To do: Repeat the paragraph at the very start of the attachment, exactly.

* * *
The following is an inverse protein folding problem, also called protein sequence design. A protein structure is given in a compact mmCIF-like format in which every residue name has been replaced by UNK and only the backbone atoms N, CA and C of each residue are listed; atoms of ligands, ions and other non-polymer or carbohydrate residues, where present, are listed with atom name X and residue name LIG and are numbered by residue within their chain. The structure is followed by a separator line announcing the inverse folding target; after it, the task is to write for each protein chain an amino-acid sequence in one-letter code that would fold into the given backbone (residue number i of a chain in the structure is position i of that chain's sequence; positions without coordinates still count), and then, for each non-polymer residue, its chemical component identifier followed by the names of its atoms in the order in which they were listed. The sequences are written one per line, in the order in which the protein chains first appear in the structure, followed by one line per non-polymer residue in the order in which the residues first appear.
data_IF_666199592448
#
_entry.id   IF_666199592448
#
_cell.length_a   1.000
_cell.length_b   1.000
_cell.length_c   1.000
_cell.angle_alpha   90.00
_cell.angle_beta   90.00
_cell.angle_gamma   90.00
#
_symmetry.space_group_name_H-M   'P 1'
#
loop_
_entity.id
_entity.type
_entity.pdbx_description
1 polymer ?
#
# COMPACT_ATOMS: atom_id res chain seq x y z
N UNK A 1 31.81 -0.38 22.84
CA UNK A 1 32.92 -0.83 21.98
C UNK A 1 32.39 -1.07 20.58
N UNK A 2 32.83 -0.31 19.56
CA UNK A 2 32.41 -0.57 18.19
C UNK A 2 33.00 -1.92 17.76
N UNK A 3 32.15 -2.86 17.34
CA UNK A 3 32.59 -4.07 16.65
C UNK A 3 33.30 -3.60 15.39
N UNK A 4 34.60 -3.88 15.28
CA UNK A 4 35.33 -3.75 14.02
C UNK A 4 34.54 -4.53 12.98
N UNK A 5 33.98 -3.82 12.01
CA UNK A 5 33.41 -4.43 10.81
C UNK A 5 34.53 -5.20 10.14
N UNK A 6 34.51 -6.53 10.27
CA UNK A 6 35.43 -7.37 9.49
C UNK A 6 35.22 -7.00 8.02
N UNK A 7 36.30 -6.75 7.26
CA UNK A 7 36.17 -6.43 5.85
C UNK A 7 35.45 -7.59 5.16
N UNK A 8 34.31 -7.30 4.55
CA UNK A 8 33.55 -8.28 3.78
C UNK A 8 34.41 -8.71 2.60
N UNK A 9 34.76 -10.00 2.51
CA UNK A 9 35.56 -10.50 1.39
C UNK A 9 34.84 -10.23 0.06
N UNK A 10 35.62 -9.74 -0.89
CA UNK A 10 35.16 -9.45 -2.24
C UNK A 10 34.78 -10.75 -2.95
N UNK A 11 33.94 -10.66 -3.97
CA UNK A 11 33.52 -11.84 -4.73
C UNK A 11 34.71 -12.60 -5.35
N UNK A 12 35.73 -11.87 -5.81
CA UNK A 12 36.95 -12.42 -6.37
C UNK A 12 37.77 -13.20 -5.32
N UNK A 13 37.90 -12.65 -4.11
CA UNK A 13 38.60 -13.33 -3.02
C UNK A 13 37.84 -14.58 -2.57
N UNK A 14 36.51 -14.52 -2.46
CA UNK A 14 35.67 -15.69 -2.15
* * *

The following is an inverse protein folding problem, also called protein sequence design. A protein structure is given in a compact mmCIF-like format in which every residue name has been replaced by UNK and only the backbone atoms N, CA and C of each residue are listed; atoms of ligands, ions and other non-polymer or carbohydrate residues, where present, are listed with atom name X and residue name LIG and are numbered by residue within their chain. The structure is followed by a separator line announcing the inverse folding target; after it, the task is to write for each protein chain an amino-acid sequence in one-letter code that would fold into the given backbone (residue number i of a chain in the structure is position i of that chain's sequence; positions without coordinates still count), and then, for each non-polymer residue, its chemical component identifier followed by the names of its atoms in the order in which they were listed. The sequences are written one per line, in the order in which the protein chains first appear in the structure, followed by one line per non-polymer residue in the order in which the residues first appear.